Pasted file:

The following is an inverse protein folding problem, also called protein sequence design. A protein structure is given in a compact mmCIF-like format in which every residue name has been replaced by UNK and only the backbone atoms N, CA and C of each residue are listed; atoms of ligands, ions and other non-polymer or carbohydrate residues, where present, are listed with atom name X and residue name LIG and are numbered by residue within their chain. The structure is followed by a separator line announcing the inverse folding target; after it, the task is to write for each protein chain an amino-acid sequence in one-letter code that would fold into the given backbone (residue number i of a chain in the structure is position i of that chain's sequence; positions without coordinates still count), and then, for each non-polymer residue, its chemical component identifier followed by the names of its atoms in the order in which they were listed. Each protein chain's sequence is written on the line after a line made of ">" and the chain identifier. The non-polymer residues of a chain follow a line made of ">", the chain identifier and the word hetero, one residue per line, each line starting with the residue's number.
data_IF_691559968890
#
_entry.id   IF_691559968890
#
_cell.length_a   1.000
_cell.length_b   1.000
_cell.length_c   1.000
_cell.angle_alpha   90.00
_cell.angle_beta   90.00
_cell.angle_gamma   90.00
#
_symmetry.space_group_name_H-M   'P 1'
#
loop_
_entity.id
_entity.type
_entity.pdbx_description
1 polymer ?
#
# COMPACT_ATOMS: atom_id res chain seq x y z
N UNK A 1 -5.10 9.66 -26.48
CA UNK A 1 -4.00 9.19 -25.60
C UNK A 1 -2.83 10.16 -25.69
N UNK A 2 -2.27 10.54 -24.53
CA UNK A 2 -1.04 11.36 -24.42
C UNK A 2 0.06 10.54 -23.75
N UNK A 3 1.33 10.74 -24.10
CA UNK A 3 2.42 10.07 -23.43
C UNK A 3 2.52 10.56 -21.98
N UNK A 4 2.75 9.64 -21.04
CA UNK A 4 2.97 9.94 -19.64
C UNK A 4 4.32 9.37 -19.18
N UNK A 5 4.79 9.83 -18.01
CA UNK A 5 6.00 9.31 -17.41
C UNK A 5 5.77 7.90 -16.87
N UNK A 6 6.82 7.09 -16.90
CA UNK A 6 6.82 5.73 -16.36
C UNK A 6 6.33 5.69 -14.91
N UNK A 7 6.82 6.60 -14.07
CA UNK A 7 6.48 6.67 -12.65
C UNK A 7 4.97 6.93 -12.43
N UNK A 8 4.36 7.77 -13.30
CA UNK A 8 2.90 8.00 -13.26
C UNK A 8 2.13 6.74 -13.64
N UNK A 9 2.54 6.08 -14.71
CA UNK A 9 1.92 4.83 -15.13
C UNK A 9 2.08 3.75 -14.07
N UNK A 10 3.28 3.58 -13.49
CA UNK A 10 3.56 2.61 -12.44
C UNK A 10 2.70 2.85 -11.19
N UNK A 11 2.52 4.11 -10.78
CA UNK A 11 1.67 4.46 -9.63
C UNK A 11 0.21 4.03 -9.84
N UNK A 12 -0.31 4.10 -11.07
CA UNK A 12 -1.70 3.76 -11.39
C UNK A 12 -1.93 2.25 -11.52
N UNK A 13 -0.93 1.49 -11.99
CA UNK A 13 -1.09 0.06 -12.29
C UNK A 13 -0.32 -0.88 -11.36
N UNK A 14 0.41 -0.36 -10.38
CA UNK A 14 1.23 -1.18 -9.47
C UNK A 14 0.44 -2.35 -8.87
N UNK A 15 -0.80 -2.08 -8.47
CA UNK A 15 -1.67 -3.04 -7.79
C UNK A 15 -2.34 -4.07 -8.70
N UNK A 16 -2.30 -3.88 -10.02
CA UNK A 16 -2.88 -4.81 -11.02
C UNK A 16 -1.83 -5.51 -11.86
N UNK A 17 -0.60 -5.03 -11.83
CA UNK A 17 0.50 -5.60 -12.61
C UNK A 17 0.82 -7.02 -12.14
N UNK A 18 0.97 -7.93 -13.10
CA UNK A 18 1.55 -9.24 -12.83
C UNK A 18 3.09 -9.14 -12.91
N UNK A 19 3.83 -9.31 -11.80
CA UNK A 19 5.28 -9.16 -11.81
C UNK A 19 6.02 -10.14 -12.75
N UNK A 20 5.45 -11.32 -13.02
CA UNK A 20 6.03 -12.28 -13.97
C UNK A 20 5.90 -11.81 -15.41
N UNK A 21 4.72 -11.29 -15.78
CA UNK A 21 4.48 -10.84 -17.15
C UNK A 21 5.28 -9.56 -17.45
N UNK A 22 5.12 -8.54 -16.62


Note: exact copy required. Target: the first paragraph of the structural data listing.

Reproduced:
The following is an inverse protein folding problem, also called protein sequence design. A protein structure is given in a compact mmCIF-like format in which every residue name has been replaced by UNK and only the backbone atoms N, CA and C of each residue are listed; atoms of ligands, ions and other non-polymer or carbohydrate residues, where present, are listed with atom name X and residue name LIG and are numbered by residue within their chain. The structure is followed by a separator line announcing the inverse folding target; after it, the task is to write for each protein chain an amino-acid sequence in one-letter code that would fold into the given backbone (residue number i of a chain in the structure is position i of that chain's sequence; positions without coordinates still count), and then, for each non-polymer residue, its chemical component identifier followed by the names of its atoms in the order in which they were listed. Each protein chain's sequence is written on the line after a line made of ">" and the chain identifier. The non-polymer residues of a chain follow a line made of ">", the chain identifier and the word hetero, one residue per line, each line starting with the residue's number.